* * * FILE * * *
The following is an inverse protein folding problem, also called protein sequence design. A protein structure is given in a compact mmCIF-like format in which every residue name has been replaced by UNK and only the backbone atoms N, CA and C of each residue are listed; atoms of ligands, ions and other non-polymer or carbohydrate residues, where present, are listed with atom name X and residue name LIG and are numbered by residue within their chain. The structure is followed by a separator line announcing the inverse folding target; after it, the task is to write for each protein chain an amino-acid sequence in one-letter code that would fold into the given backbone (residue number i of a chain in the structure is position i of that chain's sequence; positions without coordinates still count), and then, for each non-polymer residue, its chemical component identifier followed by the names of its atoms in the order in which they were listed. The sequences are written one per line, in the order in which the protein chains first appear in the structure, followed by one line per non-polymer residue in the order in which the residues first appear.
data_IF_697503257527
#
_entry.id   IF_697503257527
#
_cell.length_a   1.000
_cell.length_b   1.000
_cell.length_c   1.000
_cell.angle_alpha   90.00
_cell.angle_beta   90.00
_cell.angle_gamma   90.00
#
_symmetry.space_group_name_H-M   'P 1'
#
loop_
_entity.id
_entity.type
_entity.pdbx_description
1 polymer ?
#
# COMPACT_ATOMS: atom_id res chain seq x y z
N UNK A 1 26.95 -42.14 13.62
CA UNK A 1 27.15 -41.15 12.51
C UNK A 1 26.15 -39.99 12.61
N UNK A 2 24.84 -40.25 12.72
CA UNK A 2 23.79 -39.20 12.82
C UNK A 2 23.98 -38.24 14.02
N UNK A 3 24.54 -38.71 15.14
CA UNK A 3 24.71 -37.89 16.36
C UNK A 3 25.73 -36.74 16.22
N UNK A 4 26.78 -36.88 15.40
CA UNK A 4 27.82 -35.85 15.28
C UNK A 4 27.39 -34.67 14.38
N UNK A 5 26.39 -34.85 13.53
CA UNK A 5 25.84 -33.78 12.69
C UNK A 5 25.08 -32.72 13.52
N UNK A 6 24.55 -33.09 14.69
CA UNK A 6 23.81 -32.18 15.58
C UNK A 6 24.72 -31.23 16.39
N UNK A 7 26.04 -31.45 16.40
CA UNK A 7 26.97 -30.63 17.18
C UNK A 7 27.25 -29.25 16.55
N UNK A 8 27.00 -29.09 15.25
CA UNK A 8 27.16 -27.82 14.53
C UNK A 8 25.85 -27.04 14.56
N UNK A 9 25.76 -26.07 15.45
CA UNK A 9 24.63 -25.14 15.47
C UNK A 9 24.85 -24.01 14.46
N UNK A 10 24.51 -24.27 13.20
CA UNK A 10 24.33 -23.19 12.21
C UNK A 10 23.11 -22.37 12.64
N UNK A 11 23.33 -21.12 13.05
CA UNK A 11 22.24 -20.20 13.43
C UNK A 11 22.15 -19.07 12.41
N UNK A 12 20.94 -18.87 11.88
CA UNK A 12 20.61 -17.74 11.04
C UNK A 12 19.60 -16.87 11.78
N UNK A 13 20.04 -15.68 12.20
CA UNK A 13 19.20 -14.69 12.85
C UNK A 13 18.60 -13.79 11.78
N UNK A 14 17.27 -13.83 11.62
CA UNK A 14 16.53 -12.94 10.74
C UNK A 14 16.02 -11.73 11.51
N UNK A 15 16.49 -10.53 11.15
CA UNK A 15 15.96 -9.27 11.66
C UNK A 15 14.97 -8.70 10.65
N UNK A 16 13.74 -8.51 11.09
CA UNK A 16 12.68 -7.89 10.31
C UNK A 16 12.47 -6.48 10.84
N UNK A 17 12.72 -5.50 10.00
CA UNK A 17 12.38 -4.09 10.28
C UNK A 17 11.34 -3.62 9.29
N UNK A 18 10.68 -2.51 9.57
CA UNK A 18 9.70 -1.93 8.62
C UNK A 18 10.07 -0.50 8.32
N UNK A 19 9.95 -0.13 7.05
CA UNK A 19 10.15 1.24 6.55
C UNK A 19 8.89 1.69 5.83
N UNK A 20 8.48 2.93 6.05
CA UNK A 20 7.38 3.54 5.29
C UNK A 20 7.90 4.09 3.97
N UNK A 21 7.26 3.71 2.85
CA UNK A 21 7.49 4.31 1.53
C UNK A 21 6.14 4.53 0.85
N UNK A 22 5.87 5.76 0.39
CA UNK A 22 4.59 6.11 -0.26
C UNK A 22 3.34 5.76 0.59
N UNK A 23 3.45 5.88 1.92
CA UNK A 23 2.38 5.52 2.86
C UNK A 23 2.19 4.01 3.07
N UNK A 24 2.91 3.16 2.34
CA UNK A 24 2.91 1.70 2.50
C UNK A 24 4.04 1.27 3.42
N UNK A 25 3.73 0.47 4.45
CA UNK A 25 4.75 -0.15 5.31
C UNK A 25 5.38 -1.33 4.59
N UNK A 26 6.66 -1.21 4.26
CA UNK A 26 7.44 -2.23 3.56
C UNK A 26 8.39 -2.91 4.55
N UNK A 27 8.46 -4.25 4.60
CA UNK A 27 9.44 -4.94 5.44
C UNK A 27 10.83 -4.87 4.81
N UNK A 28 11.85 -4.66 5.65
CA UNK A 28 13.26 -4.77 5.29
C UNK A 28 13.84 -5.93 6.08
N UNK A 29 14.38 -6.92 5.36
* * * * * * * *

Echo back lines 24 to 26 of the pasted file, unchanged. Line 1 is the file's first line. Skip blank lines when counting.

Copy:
C UNK A 1 26.15 -39.99 12.61
N UNK A 2 24.84 -40.25 12.72
CA UNK A 2 23.79 -39.20 12.82